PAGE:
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Kill Bill Vol. 2

(Quentin Tarantino, USA, 2004)


 


Quentin Tarantino must have known he was taking a big gamble releasing his violent, revenge epic Kill Bill in two parts. In fact, it must have seemed a double-or-nothing bet: either he would double the takings and the acclaim, or cancel them out.

So, from the first frame, this Vol. 2 has its work cut out for it, trying to convince sceptical or cynical viewers that this story is really worth another trip to a cinema. And the very start is shaky, even for a huge fan of Vol. 1 like me.

The Bride (Uma Thurman), in a black-and-white segment which forms the basis for the trailer, drives and speaks directly to camera. She refers to her previous exploits as that movie we have already seen, speaking in the most florid language of sensational, B movie overkill.

Things get only marginally better in an elaborate segment of backstory – a flashback to the church massacre during a rehearsal for the Bride's wedding. Tarantino's moves here – such as the withdrawal of the camera away from the site of bloodshed – serve only to remind us of similar, better tricks in his earlier films.

But this scene at least manages to give us our first significant look at, and listen to, Bill (David Carradine). Slowly but surely, his place in the Bride's tumultuous life will be revealed – and with this information, all the deep themes of the story as a whole will magnificently unfold.

Whereas Vol. 1 seemed a merry but essentially meaningless experience, Vol. 2 has some big ideas in reserve about the nature of love, commitment and murder. By the time of the ultimate, remarkable showdown between these ex-lovers, there is even a touch of the grandly mythic.

Vol. 2 is a very different film from Vol. 1 – an initially disconcerting but finally very satisfying transformation. There is none of the jet-setting lyricism of Vol. 1, no scenes in Tokyo, no over-the-top exoticism. Set firmly on an American-Mexican axis, it reminds one occasionally of Robert Rodriguez's far inferior Once Upon a Time in Mexico (2003) – and indeed Tarantino's pal Rodriguez pops up in the music credits.

Part of the thrill and charm of Vol. 1 was its unapologetically fragmentary construction – as if it were a succession of set-pieces snatched at random from a dozen exploitation cinema classics. Vol. 2 gears down to accommodate the hyper-declamatory, blabbermouth rhythm familiar from Tarantino's earlier works.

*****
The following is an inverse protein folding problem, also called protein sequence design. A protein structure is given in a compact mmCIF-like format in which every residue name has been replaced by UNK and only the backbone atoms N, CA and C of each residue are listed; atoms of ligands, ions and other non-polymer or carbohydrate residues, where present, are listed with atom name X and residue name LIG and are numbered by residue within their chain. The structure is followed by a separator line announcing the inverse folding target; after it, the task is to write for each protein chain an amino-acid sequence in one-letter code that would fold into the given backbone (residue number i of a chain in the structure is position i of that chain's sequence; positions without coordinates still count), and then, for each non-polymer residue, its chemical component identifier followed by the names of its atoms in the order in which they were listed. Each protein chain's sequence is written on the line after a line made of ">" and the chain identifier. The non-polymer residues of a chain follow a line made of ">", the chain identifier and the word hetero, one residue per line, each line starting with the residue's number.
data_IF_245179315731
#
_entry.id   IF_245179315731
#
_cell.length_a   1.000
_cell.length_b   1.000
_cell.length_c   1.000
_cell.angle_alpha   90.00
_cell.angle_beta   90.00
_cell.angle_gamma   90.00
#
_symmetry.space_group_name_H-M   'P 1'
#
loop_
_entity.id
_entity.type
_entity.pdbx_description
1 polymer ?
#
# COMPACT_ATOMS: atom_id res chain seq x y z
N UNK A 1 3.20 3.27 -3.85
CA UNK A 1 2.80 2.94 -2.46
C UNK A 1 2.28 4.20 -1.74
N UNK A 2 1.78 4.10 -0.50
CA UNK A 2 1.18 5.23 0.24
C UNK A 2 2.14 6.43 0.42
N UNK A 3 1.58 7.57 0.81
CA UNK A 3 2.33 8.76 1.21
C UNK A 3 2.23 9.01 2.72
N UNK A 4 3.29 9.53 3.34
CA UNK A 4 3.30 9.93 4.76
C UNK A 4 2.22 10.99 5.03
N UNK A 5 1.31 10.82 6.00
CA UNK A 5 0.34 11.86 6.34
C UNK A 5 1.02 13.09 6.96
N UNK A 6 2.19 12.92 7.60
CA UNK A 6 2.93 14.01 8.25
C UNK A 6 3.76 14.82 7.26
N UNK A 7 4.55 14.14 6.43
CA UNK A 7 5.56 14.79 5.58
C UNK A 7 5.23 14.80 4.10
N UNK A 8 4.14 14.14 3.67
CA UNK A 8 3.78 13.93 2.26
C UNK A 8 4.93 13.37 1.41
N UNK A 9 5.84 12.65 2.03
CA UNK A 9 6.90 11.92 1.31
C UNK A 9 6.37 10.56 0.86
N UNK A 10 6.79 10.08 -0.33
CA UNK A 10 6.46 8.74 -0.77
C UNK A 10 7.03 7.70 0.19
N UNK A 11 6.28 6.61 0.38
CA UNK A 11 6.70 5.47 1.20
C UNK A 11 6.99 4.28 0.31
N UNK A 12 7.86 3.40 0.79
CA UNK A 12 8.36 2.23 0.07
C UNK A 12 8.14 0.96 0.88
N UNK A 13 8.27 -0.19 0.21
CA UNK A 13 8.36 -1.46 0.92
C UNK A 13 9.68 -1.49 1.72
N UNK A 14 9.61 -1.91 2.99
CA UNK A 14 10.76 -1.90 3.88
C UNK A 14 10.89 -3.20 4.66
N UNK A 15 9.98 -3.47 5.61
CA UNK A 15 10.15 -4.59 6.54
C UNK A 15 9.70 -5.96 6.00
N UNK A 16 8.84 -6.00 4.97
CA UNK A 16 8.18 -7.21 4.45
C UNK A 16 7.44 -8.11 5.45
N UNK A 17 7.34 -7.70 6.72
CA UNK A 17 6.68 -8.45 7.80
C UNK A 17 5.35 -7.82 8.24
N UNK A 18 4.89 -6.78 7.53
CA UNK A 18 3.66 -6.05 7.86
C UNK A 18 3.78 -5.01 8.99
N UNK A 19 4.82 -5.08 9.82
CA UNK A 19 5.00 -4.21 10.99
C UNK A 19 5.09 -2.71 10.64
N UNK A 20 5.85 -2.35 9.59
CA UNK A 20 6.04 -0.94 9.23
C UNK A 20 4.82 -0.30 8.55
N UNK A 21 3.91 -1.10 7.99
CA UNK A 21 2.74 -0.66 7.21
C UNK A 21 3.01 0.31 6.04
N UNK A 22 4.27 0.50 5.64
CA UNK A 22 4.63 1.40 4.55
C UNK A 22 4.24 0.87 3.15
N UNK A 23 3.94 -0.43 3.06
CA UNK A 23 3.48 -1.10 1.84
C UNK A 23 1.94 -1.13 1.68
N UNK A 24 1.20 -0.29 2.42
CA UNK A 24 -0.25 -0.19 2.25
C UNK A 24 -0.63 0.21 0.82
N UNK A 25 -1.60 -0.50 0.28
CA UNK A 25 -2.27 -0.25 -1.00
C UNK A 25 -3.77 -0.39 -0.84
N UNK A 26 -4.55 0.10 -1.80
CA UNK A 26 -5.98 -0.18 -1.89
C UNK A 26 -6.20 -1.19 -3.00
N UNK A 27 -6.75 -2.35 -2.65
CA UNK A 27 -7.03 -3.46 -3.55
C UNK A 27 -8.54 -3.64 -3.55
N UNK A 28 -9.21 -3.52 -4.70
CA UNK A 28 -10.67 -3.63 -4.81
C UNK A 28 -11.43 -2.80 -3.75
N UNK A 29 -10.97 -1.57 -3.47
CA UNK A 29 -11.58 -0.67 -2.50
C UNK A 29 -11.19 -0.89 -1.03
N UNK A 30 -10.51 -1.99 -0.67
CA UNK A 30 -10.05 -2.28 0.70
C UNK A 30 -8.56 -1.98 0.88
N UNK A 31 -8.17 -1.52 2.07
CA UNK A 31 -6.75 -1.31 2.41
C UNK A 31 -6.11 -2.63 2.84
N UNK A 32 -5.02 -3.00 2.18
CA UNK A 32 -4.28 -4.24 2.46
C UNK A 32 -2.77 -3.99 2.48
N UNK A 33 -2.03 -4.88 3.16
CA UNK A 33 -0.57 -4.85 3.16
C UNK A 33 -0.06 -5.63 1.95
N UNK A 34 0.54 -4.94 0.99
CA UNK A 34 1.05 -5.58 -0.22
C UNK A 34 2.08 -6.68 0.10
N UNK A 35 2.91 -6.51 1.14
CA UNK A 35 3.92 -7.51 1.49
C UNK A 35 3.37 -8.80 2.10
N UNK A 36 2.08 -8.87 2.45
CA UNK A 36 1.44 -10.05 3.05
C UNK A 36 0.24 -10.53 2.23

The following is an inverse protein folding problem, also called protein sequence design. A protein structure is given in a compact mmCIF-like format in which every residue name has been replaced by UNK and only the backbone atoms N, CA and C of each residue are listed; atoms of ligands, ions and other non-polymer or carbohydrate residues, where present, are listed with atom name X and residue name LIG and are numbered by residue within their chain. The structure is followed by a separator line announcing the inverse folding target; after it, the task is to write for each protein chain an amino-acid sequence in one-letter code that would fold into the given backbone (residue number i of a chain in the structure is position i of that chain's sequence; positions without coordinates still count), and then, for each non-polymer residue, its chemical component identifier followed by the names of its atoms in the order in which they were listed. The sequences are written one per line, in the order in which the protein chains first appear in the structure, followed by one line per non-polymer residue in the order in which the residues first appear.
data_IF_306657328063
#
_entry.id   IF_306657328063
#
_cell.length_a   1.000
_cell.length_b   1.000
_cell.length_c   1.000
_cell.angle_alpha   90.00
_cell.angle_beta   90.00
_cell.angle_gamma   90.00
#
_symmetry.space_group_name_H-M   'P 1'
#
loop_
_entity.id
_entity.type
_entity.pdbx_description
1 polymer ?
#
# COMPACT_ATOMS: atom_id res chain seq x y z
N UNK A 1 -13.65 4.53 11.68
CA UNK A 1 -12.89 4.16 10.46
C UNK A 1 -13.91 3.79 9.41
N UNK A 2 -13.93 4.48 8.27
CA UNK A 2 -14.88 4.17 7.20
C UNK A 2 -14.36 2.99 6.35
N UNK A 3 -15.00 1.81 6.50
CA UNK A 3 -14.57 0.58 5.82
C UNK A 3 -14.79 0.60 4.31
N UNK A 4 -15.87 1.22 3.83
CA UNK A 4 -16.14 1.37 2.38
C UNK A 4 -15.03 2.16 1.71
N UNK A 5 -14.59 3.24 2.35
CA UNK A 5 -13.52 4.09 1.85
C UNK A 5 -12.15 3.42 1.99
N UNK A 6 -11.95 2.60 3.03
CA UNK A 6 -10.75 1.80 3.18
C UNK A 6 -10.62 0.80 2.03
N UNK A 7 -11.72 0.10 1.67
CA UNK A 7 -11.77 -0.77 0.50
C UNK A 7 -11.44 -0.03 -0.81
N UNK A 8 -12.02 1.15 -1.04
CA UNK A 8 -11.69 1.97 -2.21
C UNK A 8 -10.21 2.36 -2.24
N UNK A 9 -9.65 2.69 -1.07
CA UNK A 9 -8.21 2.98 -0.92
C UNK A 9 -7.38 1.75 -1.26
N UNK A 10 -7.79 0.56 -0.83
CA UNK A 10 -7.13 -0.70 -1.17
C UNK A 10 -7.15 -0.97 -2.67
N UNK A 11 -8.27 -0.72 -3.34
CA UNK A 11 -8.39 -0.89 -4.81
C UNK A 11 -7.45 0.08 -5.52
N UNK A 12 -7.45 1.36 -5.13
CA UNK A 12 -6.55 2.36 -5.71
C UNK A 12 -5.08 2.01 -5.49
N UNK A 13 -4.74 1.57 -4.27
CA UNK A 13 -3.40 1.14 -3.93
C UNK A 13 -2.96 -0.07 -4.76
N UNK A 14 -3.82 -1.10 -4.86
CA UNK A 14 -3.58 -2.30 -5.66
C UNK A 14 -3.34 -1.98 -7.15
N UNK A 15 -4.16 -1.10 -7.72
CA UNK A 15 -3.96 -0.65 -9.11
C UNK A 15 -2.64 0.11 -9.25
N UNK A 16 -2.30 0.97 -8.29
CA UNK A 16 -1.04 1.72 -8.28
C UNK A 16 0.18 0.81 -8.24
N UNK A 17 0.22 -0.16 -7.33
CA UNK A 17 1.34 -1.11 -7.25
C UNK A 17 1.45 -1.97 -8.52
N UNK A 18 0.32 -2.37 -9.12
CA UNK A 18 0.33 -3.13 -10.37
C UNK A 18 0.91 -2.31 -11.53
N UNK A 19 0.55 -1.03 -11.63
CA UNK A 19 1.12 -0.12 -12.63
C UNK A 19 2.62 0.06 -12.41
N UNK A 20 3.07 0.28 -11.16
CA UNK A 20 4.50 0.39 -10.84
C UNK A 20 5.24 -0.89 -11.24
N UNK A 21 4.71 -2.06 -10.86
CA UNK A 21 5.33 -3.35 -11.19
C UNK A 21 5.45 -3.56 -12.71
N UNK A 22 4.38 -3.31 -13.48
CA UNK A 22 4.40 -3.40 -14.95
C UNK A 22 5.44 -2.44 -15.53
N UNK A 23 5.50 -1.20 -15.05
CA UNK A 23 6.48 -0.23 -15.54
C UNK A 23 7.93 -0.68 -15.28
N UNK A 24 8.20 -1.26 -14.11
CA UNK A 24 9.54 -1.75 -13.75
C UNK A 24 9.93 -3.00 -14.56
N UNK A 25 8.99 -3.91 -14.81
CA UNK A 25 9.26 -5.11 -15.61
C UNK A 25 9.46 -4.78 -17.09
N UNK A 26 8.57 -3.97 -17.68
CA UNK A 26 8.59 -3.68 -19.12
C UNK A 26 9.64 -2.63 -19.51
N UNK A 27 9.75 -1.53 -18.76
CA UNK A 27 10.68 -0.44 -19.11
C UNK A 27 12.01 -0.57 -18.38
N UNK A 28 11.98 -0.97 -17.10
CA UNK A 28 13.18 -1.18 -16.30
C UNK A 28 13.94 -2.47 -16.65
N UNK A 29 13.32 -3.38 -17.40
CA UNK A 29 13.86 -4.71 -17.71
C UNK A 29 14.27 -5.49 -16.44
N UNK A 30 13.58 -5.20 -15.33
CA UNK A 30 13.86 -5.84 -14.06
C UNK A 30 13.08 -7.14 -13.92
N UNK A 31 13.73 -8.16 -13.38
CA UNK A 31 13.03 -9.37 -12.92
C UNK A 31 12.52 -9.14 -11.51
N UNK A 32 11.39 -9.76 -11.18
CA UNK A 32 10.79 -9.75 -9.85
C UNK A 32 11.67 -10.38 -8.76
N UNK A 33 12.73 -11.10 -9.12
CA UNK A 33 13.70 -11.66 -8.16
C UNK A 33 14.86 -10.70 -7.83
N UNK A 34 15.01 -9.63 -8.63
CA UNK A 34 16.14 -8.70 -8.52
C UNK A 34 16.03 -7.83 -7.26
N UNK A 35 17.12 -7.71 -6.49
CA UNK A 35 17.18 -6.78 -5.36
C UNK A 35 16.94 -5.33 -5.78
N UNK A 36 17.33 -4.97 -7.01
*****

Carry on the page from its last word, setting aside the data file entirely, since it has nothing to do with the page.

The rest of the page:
Just about every mystery left hanging in Vol. 1 finds its explanation here – especially those pertaining to the Bride and Bill. The sorts of words she offers him ("I would have leapt, by motorcycle, onto a blazing train for you!") start out sounding camp and corny, but eventually the film perfectly succeeds in hitting a delirious note of pure melodrama.

Vol. 2 returns us to Tarantino's first love for characterisation – and wizened old character actors. Michael Parks is especially impressive as Esteban, a brothel owner who facilitates the Bride's path to Bill. Even the glimpse of the Bride's quotidian gal pals – feisty but far removed from her former bloody milieu – is a treat.

The best scenes in Vol. 1 succeeded through excess – huge sets, a hundred extras, extravagant action. By contrast, the most ingenious and haunting scene in Vol. 2 takes place in almost total darkness, and draws all its power from a single, mounting sound effect – the heaping of dirt on the grave in which the Bride is being buried alive by Budd (Michael Madsen). And a major plot incident is ingeniously withdrawn from the Bride and handed to her brutal nemesis, Elle (Daryl Hannah).

Just to twist the screw of tension of the burial scene a little further, Tarantino decides to cut away at its highpoint for an extended flashback. This splendid narrative digression takes us through the Bride's advanced martial arts training under the stern hand of Pei Mai (Gordon Liu). Replete with over-saturated colours (as in an old, worn print of a '70s movie) and jolting, comic zooms in and out of faces, the scene relays and expands the pleasure of the scenes with the venerated swordmaker in Vol. 1.

In fact, it is only now, on seeing both parts, that we can appreciate the larger design of Tarantino's structure for the Bride's journey. Scenes and elements are not only relayed and expanded, they are (as narrative theorists say) anamorphosed. This is particularly the case in the relation between the first murder we see in Vol. 1, that of Vernita (Vivica A. Fox), and the finale, when at last the Bride reaches Bill.

Without spoiling the plot surprise for those who cannot see it coming, everything in the former scene that relates to daily, domestic life is given a heightened, comprehensive meaning in the latter scene.

The surest sign of Vol. 2's difference from Vol. 1 is that the Bride takes possession of her real name, on top of all the crazy tags she has already accumulated. And in the very last moment of the story she receives an extra, surprise name, the homeliest and loveliest of them all.

MORE Tarantino: Jackie Brown, Pulp Fiction, Reservoir Dogs

© Adrian Martin April 2004


Film Critic: Adrian Martin
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